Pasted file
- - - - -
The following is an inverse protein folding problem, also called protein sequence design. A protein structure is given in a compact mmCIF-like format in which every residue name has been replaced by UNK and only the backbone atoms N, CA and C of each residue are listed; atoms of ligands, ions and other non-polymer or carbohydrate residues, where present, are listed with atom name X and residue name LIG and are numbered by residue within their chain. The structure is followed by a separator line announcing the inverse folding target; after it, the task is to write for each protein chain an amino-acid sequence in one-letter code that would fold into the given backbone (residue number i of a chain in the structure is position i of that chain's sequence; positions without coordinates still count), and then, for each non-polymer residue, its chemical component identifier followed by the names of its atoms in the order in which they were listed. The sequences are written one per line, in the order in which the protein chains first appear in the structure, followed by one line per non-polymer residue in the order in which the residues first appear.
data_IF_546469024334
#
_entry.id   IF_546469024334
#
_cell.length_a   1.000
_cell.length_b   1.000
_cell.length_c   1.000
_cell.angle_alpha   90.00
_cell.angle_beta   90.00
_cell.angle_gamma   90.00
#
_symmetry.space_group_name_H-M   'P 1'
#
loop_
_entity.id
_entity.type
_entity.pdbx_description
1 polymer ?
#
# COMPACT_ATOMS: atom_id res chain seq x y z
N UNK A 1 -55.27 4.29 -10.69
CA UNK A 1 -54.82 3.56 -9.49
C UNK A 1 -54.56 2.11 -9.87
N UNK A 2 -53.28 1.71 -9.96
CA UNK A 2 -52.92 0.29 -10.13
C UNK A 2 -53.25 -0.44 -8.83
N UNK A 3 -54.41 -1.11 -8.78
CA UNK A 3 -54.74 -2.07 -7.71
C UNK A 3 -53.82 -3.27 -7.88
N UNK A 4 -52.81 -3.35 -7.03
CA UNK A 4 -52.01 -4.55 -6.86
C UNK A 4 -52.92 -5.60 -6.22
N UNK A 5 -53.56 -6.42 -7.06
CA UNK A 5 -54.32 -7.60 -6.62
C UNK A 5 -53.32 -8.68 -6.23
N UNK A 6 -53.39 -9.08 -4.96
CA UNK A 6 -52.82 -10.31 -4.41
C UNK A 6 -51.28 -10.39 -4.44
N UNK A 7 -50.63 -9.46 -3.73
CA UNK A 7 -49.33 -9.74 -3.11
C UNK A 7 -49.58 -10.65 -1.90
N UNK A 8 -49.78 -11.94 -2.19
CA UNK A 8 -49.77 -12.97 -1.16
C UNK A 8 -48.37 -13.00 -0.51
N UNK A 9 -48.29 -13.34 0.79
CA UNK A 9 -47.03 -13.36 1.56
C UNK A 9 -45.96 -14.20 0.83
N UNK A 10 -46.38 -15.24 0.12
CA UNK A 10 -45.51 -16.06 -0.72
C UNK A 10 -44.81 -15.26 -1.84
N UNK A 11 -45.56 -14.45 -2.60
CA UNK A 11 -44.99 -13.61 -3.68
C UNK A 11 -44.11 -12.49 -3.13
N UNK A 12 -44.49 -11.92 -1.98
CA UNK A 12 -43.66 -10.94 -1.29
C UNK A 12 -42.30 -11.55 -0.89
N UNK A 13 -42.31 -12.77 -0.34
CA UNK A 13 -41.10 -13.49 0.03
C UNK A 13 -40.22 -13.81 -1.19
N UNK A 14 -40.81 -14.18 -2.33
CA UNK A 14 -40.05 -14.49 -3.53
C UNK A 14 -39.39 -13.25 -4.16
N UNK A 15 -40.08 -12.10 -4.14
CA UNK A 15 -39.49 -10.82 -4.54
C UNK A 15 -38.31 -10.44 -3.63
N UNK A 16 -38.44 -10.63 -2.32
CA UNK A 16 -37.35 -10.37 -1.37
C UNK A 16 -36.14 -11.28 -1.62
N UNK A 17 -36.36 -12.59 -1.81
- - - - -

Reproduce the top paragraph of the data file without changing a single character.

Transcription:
The following is an inverse protein folding problem, also called protein sequence design. A protein structure is given in a compact mmCIF-like format in which every residue name has been replaced by UNK and only the backbone atoms N, CA and C of each residue are listed; atoms of ligands, ions and other non-polymer or carbohydrate residues, where present, are listed with atom name X and residue name LIG and are numbered by residue within their chain. The structure is followed by a separator line announcing the inverse folding target; after it, the task is to write for each protein chain an amino-acid sequence in one-letter code that would fold into the given backbone (residue number i of a chain in the structure is position i of that chain's sequence; positions without coordinates still count), and then, for each non-polymer residue, its chemical component identifier followed by the names of its atoms in the order in which they were listed. The sequences are written one per line, in the order in which the protein chains first appear in the structure, followed by one line per non-polymer residue in the order in which the residues first appear.